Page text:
Cake Decorating Basics: Patchwork
Patchwork is not a term commonly heard in cake decorating but this is something that I do to my cakes all the time. See the image below, this is how almost all my cakes look like after I have leveled and filled them with icing.
Cake Decorating Basics
See how the sides are curved in at the center? In order to make the sides straight, I could trim the top and bottom of the cake so that they get into the same size as the center but doing that means my cake diameter will become smaller. So this is where I do my patch work.
For the patchwork, I take my leveled off cake pieces and break them into crumbs in a bowl. And then I add a little butter cream and mix with the crumbs to get a dough-like texture (something like cake pops dough but slightly softer). I use this patchwork dough to patch up the center of the cake so that it gets aligned with the top and bottom diameter of the cake. Since the dough is rather firm, it is too hard to be piped in a piping bag, hence I use my hands to press small amounts of it onto the sides of the cake. The sides will not be entirely smooth at this point. The smoothing process happens when I crumb coat the cake, which is my next step after patchwork.
Cake Decorating Basics : Crumb Coat
I crumb coat all my cakes, regardless of whether I cover them with buttercream, chocolate ganache, royal icing, butter icing or fondant. Crumb coat is typically done to keep cake crumbs from getting mixed into the icing that is used to cover a cake. These crumbs, will get mixed into the icing as it is spread on cakes, resulting in very unprofessional finish for the cakes. This is more so for spreadable icings like butter cream and royal icing.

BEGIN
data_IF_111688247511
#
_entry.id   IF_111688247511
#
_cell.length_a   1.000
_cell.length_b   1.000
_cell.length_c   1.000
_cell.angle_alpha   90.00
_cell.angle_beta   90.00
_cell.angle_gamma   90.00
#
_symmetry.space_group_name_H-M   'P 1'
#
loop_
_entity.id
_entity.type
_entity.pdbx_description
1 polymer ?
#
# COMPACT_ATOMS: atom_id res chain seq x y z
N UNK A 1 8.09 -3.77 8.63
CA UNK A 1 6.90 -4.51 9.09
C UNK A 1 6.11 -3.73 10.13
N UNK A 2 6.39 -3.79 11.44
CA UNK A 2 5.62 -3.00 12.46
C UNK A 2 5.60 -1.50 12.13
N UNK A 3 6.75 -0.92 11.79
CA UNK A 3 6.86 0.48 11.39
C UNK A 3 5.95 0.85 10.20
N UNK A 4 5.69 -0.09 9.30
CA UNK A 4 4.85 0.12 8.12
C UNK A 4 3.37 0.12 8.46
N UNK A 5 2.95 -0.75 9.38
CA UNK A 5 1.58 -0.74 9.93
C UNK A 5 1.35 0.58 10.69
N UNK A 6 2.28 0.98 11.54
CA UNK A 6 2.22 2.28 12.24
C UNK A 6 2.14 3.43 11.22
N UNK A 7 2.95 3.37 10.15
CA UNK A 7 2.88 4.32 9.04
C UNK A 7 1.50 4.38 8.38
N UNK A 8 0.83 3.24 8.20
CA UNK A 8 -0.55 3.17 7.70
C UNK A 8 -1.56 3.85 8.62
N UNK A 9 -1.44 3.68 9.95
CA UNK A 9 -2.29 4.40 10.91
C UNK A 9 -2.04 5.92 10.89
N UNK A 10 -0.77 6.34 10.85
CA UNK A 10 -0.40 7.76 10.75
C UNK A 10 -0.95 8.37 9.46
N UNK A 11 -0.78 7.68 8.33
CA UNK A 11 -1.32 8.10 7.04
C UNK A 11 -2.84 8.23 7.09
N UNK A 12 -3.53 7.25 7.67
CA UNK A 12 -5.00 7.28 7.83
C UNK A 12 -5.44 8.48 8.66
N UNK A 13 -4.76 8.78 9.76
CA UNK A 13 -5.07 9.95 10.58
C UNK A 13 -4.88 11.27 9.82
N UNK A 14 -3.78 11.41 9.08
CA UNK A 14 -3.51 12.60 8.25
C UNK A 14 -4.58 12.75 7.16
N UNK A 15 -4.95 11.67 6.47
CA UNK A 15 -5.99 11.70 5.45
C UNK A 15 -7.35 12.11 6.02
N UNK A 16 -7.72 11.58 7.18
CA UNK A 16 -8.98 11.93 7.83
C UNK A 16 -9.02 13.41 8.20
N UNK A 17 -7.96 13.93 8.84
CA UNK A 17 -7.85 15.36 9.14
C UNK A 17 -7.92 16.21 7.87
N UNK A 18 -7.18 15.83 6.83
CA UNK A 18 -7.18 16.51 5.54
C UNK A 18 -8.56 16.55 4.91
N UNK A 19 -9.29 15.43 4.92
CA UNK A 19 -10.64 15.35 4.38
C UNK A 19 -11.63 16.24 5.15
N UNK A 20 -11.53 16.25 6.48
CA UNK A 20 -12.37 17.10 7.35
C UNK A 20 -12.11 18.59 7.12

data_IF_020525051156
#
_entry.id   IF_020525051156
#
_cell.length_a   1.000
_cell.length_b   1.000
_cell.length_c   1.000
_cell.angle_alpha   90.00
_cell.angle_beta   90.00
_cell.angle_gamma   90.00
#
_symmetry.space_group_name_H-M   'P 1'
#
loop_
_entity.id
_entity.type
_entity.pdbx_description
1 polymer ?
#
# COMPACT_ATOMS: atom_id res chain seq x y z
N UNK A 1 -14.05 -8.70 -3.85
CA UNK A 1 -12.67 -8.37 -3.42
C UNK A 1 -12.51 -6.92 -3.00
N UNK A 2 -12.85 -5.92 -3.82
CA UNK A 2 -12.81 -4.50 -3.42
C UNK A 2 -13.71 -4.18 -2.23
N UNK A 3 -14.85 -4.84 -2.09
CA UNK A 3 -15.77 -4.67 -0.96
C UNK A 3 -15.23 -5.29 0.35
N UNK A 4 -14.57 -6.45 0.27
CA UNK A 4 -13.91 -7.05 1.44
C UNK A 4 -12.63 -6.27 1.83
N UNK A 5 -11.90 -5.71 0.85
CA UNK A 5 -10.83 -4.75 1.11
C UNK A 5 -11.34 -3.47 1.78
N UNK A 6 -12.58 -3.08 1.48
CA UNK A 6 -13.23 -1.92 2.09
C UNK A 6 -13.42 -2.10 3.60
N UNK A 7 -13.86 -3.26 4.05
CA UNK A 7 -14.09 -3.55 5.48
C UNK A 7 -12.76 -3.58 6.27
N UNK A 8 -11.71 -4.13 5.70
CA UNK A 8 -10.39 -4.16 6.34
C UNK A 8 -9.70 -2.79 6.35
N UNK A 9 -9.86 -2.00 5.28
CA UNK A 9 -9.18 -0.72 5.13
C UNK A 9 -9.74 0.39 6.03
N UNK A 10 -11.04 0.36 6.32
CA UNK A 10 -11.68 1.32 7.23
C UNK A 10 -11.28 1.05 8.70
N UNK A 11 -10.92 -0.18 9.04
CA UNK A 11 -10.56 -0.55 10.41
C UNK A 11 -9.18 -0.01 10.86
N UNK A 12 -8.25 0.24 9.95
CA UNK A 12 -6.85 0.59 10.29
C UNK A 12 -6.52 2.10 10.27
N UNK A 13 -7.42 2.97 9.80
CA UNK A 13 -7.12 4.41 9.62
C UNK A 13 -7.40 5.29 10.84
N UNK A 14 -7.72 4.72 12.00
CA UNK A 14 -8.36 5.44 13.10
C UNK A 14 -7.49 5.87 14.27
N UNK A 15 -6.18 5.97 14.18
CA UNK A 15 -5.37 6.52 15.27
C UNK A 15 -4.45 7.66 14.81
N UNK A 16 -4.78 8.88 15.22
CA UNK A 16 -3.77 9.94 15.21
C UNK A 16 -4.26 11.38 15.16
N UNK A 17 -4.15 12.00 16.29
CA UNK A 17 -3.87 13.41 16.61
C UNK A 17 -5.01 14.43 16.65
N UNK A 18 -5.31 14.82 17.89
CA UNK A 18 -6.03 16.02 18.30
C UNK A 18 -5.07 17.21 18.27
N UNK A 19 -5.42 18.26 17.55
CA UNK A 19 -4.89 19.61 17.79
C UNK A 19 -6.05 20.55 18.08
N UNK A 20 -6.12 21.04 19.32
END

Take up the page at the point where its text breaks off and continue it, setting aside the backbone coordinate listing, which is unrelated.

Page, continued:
I use crumb coat not only to keep the crumbs in place, but more specifically to get my cakes into the right shape before applying the final frosting on it. I use it to smooth the sides of cakes that have been patched as well as level cake tops that are uneven or lopsided. I practically use crumb coat as the base coat for my cakes before covering them with fondant (unlike most cake decorators who use chocolate ganache as the base coat).
And most importantly, I don't just use plain buttercream to crumb coat, I use a 'speckled buttercream'. My speckled buttercream is simple a mixture of buttercream and some cake crumbs. The resulting icing is still in a very spreadable consistency but is filled with cake crumbs. I add cake crumbs into my base coat icing as they help make the buttercream be more stiff hence hold shape better. And when I apply it onto the sides of my cakes that have been previously patched up with 'dough' icing, I smooth the buttercream until the sides become even. At this point, the buttercream will be all speckled with cake crumbs like this:
And it is only after all these steps have been completed that I cover my cakes with fondant or a final coat of my other spreadable frosting.
Here is a 2 colored Hello Kitty cake I made for a good friend of mine. This 3 tiers cake was made in 2 tones, half in pink and the other half in yellow. Similarly, the Hello Kitty topper on the cake w…